‘All Bolivians’

It is not to understate the victory that has been won to say that very major dangers lie ahead. President elect Luis Arce struck a very conciliatory tone in reacting to the decisive result. “We are going to govern for all Bolivians. We are going to build the unity of our country,” he declared. Morales took a similar approach, assuring his foes that, “We are not vengeful” and calling for “a great meeting of reconciliation for reconstruction.”

Those who have faced murderous repression under the coup regime over the last year might not feel so forgiving. For that matter, whatever tactical posturing they go in for, there is absolutely no doubt that the coup leaders, the Bolivian security forces and the political leaders in Washington and Ottawa will not be reconciled to this bitter result. They will see any conciliatory attitude on the part of Arce as an opportunity to win concessions in the short term, as they work to destabilise his government and prepare to overthrow it. In this, they would be even more ruthless than they were when they drove out Morales last year.

Far from needing an uncritical cheering section, it is important that the new MAS government face strong pressure on the left and understand that its base of support, having beaten back the architects of the coup, will not put up with retreat or vacillation.

Morales, indeed, did face such pressure during the period he was President, such as the incredible mobilisation of disabled people that took place in 2016 to advance a demand for disability benefits. Sadly, Morales responded to this social action by setting upon the disabled protesters the very security forces that would subsequently be used to drive him from office.

In power, Arce and his government will face very real challenges that will test their commitment to a progressive agenda. Under the coup regime, 8,500 Bolivians have died from COVID-19 and the country has the fifth highest per-capita death rate in the world. This impact, along with the neoliberal course charted by the coup leaders, has led to a 5.6% reduction in the economy. Dozens of people were killed by security forces over the last year and hundreds more faced imprisonment and torture. Those responsible must be held accountable and the conciliatory comments of Arce and Morales following the election raise serious concerns in this regard.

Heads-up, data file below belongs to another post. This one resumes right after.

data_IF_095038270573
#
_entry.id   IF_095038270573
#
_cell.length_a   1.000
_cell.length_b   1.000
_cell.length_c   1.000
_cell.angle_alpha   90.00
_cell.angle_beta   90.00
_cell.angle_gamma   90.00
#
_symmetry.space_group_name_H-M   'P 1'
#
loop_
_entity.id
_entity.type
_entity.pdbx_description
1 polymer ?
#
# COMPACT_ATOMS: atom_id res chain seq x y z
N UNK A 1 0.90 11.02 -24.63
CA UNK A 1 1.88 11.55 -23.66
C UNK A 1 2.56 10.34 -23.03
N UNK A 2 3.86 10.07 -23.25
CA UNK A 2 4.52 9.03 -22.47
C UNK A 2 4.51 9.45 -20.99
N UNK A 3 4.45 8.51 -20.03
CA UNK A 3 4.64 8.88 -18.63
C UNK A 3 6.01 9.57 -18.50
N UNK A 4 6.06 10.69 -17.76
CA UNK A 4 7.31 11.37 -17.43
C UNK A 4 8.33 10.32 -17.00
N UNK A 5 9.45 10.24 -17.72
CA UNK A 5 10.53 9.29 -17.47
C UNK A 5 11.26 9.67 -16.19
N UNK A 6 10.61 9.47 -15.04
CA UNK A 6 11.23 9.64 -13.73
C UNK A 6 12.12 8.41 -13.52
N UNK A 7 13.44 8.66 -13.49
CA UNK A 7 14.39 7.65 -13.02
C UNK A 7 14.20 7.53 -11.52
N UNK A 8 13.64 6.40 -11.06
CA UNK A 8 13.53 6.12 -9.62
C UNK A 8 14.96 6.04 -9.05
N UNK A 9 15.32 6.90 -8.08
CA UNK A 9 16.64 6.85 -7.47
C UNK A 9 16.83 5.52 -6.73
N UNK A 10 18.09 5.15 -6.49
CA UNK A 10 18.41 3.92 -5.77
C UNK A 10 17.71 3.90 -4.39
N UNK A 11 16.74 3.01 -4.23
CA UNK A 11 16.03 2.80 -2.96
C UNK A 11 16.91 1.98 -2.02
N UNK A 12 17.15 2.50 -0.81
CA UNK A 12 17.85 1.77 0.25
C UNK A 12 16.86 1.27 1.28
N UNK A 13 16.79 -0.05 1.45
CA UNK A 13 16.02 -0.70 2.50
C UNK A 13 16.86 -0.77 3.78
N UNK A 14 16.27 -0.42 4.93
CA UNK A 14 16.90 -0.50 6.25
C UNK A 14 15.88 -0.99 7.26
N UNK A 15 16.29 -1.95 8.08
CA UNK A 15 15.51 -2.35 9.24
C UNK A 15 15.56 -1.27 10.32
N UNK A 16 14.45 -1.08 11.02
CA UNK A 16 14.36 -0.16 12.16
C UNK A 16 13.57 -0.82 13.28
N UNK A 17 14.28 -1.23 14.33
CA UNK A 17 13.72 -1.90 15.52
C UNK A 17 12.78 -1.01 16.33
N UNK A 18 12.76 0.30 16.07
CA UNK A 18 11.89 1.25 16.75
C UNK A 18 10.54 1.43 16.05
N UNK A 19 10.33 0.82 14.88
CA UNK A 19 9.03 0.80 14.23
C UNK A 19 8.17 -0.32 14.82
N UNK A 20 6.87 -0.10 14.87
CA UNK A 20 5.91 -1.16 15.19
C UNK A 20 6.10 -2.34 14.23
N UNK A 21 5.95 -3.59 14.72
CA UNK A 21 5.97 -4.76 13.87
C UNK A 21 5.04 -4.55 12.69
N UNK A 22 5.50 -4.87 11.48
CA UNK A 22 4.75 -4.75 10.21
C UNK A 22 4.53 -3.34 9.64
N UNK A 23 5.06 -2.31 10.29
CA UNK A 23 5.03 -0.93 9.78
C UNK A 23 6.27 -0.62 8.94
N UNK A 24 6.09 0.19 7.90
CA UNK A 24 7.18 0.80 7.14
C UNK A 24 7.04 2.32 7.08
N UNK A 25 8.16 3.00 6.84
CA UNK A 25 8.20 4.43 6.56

If the forces working to reverse the great victory that was won in this election are to be defeated, it will be vital to rally the base of support in the country and unite it behind a bold and uncompromising radical agenda.

During the years that Morales was President, the rate of extreme poverty was dramatically reduced and the income of the poorest 40% of the population was brought up considerably. However, his government also retreated on its programme of land reform and this ‘was taken by many to signal its prioritization of staying in office over real change.’ In the days ahead it will be necessary for Arce to return to the roots of MAS as ‘a social movement party committed to radical democracy and far-reaching transformation.’

Billionaire Elon Musk is among those with egg on his face after this incredible election result. With access to Bolivia’s lithium deposits in mind, Musk declared recently in a tweet that, “We will coup whoever we want! Deal with it.” His challenge has been answered by millions of Bolivians and the misnamed Washington Consensus has been shown to be very far from unstoppable.

At this time of global crisis, the huge victory over the US led ‘world order’ that has been won in Bolivia points the way forward throughout Latin America and beyond.

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John Clarke

John Clarke became an organiser with the Ontario Coalition Against Poverty when it was formed in 1990 and has been involved in mobilising poor communities under attack ever since.